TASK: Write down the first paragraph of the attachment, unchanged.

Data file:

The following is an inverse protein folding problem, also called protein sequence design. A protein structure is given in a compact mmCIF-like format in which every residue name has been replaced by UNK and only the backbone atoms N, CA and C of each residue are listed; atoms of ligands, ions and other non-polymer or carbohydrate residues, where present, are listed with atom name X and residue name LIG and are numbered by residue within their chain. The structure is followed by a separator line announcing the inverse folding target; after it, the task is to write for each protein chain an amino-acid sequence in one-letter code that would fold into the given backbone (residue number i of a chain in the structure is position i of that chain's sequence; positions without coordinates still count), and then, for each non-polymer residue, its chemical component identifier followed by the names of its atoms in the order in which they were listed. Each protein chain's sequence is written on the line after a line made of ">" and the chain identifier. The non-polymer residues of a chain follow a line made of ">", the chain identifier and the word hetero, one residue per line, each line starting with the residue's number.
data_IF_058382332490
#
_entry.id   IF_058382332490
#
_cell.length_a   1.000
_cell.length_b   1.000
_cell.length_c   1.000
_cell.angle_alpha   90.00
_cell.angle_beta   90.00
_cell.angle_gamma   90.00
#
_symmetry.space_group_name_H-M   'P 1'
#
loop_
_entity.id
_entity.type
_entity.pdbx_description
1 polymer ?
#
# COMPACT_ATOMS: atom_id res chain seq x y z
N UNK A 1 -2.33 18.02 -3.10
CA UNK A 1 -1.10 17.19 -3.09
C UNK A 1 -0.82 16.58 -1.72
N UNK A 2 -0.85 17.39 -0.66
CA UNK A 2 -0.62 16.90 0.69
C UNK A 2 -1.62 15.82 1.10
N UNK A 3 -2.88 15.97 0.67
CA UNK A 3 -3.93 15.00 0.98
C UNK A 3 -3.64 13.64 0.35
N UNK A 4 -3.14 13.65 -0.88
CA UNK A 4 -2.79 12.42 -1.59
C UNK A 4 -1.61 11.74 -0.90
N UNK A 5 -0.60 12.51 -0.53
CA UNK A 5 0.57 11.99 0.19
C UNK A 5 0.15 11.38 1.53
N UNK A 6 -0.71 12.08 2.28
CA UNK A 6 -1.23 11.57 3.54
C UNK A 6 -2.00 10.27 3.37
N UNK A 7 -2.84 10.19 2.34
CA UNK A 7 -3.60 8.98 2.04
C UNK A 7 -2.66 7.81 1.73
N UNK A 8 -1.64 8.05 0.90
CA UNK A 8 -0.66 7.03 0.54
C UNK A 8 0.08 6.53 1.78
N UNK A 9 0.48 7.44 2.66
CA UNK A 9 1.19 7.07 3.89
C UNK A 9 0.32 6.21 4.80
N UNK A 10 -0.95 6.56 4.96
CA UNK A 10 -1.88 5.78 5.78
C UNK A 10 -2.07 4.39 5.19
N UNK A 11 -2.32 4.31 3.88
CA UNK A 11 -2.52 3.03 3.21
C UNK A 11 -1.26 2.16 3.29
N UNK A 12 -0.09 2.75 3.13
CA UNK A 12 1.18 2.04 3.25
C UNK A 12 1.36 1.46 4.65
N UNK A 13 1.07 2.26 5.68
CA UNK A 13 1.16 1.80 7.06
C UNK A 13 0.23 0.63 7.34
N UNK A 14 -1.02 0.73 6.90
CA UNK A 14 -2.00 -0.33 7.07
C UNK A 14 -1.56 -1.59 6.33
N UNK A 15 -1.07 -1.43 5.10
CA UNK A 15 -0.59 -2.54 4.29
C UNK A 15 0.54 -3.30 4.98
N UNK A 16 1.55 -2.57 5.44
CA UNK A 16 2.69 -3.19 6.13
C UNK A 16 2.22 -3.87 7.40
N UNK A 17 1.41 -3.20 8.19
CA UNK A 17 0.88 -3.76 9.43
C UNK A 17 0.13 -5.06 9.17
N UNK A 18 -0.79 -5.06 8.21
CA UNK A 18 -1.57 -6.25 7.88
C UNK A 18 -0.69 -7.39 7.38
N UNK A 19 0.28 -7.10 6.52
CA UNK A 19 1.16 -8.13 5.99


The following is an inverse protein folding problem, also called protein sequence design. A protein structure is given in a compact mmCIF-like format in which every residue name has been replaced by UNK and only the backbone atoms N, CA and C of each residue are listed; atoms of ligands, ions and other non-polymer or carbohydrate residues, where present, are listed with atom name X and residue name LIG and are numbered by residue within their chain. The structure is followed by a separator line announcing the inverse folding target; after it, the task is to write for each protein chain an amino-acid sequence in one-letter code that would fold into the given backbone (residue number i of a chain in the structure is position i of that chain's sequence; positions without coordinates still count), and then, for each non-polymer residue, its chemical component identifier followed by the names of its atoms in the order in which they were listed. Each protein chain's sequence is written on the line after a line made of ">" and the chain identifier. The non-polymer residues of a chain follow a line made of ">", the chain identifier and the word hetero, one residue per line, each line starting with the residue's number.